There are a number of known and potential milk thistle side effects that should be considered before taking this herb, including some isolated side effects and a few possible negative drug interactions. Some known side effects include nausea, diarrhea, indigestion, and loss of appetite. Milk thistle is a plant within the daisy family and gains its name both from the white splotches that appear on the leaves and the white sap contained within the plant. The leaves are often eaten in salads as a replacement for lettuce or spinach, and the seeds can be ground up and used in beverages in place of coffee beans. There are also milk thistle extracts that can be used as dietary supplements, usually intended to combat or prevent liver damage.
While milk thistle can cause a number of unpleasant intestinal and digestion related issues, it can also be used as a natural laxative. Milk thistle is likely safe for most healthy adults, but if any side effects do occur, the person should stop taking it immediately and consult a medical professional before further use. There is little research regarding possible side effects for women who are pregnant or nursing, and it should probably be avoided during such times.
Milk thistle can also cause an allergic reaction in people who are allergic to plants of the Asteraceae/Compositae family, including ragweed, chrysanthemums, and daisies. Anyone with allergies to these plants should avoid consuming milk thistle without first consulting a medical professional.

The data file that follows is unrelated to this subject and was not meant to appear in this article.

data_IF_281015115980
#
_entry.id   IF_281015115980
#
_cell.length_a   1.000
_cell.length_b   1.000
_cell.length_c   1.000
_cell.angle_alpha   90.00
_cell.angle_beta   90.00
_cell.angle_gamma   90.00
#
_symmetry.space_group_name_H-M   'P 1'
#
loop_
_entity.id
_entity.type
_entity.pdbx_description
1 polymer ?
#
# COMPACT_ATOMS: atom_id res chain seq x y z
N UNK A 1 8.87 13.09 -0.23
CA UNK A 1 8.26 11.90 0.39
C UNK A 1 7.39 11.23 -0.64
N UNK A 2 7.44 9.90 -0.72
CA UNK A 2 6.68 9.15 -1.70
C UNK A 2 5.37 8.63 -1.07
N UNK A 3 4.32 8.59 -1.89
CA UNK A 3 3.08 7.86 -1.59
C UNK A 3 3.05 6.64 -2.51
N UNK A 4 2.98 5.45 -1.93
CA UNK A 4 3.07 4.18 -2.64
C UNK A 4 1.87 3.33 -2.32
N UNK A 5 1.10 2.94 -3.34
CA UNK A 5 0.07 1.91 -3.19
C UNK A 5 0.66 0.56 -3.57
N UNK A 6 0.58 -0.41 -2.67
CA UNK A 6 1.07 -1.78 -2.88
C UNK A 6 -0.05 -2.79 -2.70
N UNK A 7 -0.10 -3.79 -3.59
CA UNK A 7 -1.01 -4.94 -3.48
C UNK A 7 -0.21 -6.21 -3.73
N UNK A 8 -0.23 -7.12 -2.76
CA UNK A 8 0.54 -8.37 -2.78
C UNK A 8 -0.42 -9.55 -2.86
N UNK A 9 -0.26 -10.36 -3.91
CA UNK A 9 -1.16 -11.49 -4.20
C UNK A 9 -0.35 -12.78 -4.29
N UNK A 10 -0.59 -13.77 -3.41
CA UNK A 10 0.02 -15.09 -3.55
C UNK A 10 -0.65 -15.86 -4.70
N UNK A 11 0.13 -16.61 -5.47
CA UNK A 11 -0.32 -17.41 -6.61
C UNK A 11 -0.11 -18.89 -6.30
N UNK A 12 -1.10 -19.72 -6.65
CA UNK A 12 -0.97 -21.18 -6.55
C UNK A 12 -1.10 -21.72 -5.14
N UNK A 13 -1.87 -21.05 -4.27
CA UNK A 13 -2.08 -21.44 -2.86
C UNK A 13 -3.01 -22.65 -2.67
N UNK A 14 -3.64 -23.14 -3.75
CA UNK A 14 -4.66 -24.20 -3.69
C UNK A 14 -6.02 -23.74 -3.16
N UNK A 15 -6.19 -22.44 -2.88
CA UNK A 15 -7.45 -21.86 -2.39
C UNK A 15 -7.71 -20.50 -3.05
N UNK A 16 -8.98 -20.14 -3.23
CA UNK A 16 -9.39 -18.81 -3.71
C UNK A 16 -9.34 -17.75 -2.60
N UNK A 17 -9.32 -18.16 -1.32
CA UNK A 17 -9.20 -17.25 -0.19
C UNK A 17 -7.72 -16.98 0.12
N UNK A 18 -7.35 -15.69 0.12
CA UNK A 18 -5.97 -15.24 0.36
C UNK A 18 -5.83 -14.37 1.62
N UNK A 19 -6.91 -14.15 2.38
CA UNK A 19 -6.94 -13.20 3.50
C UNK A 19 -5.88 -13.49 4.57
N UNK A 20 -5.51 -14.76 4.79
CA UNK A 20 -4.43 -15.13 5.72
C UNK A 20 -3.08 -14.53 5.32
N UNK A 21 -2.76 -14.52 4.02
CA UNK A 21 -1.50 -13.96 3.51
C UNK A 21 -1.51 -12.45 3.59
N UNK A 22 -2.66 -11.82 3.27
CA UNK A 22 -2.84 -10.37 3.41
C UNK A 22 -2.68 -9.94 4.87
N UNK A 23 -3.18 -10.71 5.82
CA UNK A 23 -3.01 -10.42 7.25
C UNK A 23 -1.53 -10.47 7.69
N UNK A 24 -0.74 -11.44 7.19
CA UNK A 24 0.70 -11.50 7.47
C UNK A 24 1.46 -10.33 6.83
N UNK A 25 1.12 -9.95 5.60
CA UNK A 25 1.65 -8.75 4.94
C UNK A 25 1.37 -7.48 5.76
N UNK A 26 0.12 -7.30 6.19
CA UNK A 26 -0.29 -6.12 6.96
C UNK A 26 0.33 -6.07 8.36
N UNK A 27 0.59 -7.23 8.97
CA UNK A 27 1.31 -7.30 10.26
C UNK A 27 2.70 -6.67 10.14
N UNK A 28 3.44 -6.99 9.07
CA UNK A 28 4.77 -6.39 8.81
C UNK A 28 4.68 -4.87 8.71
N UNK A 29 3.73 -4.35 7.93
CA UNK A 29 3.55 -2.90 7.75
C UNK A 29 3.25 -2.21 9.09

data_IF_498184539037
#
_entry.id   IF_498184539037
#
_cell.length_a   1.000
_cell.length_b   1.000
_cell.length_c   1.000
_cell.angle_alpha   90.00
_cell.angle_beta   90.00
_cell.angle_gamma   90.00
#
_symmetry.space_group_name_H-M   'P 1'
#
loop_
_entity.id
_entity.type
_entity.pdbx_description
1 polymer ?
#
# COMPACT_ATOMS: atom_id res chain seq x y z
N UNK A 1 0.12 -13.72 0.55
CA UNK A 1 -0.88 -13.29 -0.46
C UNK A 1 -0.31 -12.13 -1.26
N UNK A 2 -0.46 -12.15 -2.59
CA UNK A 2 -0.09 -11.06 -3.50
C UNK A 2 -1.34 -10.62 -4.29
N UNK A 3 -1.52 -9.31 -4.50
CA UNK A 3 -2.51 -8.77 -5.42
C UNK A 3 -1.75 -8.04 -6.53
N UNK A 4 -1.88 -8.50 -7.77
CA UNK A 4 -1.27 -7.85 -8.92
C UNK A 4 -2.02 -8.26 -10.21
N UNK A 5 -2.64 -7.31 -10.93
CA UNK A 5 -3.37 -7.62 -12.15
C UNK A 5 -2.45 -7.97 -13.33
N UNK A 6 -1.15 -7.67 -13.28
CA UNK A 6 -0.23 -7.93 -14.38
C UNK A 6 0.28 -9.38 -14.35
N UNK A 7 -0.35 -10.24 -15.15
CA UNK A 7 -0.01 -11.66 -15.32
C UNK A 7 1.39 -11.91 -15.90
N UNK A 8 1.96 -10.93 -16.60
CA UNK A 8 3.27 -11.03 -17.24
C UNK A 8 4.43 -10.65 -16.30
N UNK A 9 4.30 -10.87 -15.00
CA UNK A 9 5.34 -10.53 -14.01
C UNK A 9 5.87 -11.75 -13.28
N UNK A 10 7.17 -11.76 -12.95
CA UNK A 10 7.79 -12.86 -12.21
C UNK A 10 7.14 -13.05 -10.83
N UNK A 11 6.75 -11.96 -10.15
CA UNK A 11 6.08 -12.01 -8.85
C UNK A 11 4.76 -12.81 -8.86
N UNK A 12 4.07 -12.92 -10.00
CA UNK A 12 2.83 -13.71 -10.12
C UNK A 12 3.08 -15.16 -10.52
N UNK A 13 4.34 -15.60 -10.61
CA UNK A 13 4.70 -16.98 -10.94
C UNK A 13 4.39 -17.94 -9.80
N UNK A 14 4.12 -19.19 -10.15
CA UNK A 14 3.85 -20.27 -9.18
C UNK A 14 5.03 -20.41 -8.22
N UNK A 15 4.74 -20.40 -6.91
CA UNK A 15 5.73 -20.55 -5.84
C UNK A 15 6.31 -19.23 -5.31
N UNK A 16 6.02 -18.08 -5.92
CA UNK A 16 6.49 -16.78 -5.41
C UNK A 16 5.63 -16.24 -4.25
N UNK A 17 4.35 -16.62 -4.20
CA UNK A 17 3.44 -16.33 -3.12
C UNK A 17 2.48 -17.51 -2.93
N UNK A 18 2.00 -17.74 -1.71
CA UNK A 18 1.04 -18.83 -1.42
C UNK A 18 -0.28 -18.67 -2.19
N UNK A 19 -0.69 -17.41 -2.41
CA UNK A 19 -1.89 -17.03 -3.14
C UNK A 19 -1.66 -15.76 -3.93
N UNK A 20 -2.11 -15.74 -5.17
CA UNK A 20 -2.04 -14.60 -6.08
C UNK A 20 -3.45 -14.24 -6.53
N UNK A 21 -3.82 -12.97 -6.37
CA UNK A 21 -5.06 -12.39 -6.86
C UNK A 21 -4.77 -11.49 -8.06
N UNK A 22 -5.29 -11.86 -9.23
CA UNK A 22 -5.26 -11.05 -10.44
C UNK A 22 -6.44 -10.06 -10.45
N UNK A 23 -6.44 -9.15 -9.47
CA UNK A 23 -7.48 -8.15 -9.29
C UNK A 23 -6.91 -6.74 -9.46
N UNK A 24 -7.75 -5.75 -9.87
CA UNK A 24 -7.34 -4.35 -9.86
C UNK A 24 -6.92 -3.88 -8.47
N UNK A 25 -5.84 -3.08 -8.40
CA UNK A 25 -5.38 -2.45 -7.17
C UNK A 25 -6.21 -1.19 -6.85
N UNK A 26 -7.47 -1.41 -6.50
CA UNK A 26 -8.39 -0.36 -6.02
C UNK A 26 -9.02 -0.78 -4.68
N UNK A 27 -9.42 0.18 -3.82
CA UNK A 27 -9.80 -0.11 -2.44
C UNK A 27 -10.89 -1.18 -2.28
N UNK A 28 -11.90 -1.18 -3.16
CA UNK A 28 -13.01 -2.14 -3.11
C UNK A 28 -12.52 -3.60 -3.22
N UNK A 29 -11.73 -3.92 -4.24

Other milk thistle side effects can come from extracts of the plant acting like estrogen in some people. Anyone with a condition that could be made worse from the effects of increased estrogen, such as certain types of cancer, should avoid these types of extracts. Extracts made from milk thistle seeds, however, have not been found to have these effects. The plant has also been shown to reduce the effectiveness of estrogen hormone treatments, since it seems to help the body break down estrogen supplements faster, so taking both can reduce the amount of estrogen actually gained from the treatments.
Known side effects of milk thistle include the potential to interact with medications used for lowering cholesterol. The plant may affect how long the medication stays in a person's body, which can increase or decrease its effectiveness. Anyone taking cholesterol lowering medication should consult a healthcare professional before taking milk thistle.
Though milk thistle is used to help people who have livers that have been damaged through exposure to toxic chemicals, it should not be taken with drugs that are broken down for the body by the liver. Research has shown that milk thistle can slow the breakdown of these drugs, extending how long they are effective in the body. This can lead to an accidental overdose or can increase the period of time in which negative interactions between medications can occur.